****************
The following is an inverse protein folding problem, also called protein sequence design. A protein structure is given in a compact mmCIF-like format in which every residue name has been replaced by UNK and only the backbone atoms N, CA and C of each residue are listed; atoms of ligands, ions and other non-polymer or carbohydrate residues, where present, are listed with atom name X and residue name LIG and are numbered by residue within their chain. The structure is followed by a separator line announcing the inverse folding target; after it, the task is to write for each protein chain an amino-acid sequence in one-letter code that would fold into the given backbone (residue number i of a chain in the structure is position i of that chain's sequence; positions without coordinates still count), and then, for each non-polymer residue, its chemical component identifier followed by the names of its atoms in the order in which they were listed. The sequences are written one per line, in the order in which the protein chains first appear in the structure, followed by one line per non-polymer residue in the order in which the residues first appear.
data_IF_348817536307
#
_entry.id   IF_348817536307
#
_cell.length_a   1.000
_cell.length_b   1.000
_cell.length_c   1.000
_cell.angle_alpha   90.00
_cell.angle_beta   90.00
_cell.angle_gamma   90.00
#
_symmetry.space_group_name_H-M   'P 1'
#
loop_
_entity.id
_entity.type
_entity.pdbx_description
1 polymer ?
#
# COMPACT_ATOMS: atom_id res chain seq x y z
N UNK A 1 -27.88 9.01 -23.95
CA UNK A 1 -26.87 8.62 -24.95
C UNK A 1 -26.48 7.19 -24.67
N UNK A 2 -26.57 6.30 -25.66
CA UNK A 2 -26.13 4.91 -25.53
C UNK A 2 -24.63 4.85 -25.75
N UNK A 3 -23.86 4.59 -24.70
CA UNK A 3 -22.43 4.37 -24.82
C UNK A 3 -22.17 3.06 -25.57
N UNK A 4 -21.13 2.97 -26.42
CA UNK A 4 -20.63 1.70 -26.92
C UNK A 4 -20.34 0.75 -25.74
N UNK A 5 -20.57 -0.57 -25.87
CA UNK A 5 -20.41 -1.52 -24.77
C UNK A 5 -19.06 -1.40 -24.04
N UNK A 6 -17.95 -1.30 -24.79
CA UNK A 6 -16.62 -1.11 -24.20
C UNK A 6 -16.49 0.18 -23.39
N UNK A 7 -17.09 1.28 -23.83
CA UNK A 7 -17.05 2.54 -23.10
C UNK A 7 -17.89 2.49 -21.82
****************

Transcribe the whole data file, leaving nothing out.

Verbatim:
The following is an inverse protein folding problem, also called protein sequence design. A protein structure is given in a compact mmCIF-like format in which every residue name has been replaced by UNK and only the backbone atoms N, CA and C of each residue are listed; atoms of ligands, ions and other non-polymer or carbohydrate residues, where present, are listed with atom name X and residue name LIG and are numbered by residue within their chain. The structure is followed by a separator line announcing the inverse folding target; after it, the task is to write for each protein chain an amino-acid sequence in one-letter code that would fold into the given backbone (residue number i of a chain in the structure is position i of that chain's sequence; positions without coordinates still count), and then, for each non-polymer residue, its chemical component identifier followed by the names of its atoms in the order in which they were listed. The sequences are written one per line, in the order in which the protein chains first appear in the structure, followed by one line per non-polymer residue in the order in which the residues first appear.
data_IF_348817536307
#
_entry.id   IF_348817536307
#
_cell.length_a   1.000
_cell.length_b   1.000
_cell.length_c   1.000
_cell.angle_alpha   90.00
_cell.angle_beta   90.00
_cell.angle_gamma   90.00
#
_symmetry.space_group_name_H-M   'P 1'
#
loop_
_entity.id
_entity.type
_entity.pdbx_description
1 polymer ?
#
# COMPACT_ATOMS: atom_id res chain seq x y z
N UNK A 1 -27.88 9.01 -23.95
CA UNK A 1 -26.87 8.62 -24.95
C UNK A 1 -26.48 7.19 -24.67
N UNK A 2 -26.57 6.30 -25.66
CA UNK A 2 -26.13 4.91 -25.53
C UNK A 2 -24.63 4.85 -25.75
N UNK A 3 -23.86 4.59 -24.70
CA UNK A 3 -22.43 4.37 -24.82
C UNK A 3 -22.17 3.06 -25.57
N UNK A 4 -21.13 2.97 -26.42
CA UNK A 4 -20.63 1.70 -26.92
C UNK A 4 -20.34 0.75 -25.74
N UNK A 5 -20.57 -0.57 -25.87
CA UNK A 5 -20.41 -1.52 -24.77
C UNK A 5 -19.06 -1.40 -24.04
N UNK A 6 -17.95 -1.30 -24.79
CA UNK A 6 -16.62 -1.11 -24.20
C UNK A 6 -16.49 0.18 -23.39
N UNK A 7 -17.09 1.28 -23.83
CA UNK A 7 -17.05 2.54 -23.10
C UNK A 7 -17.89 2.49 -21.82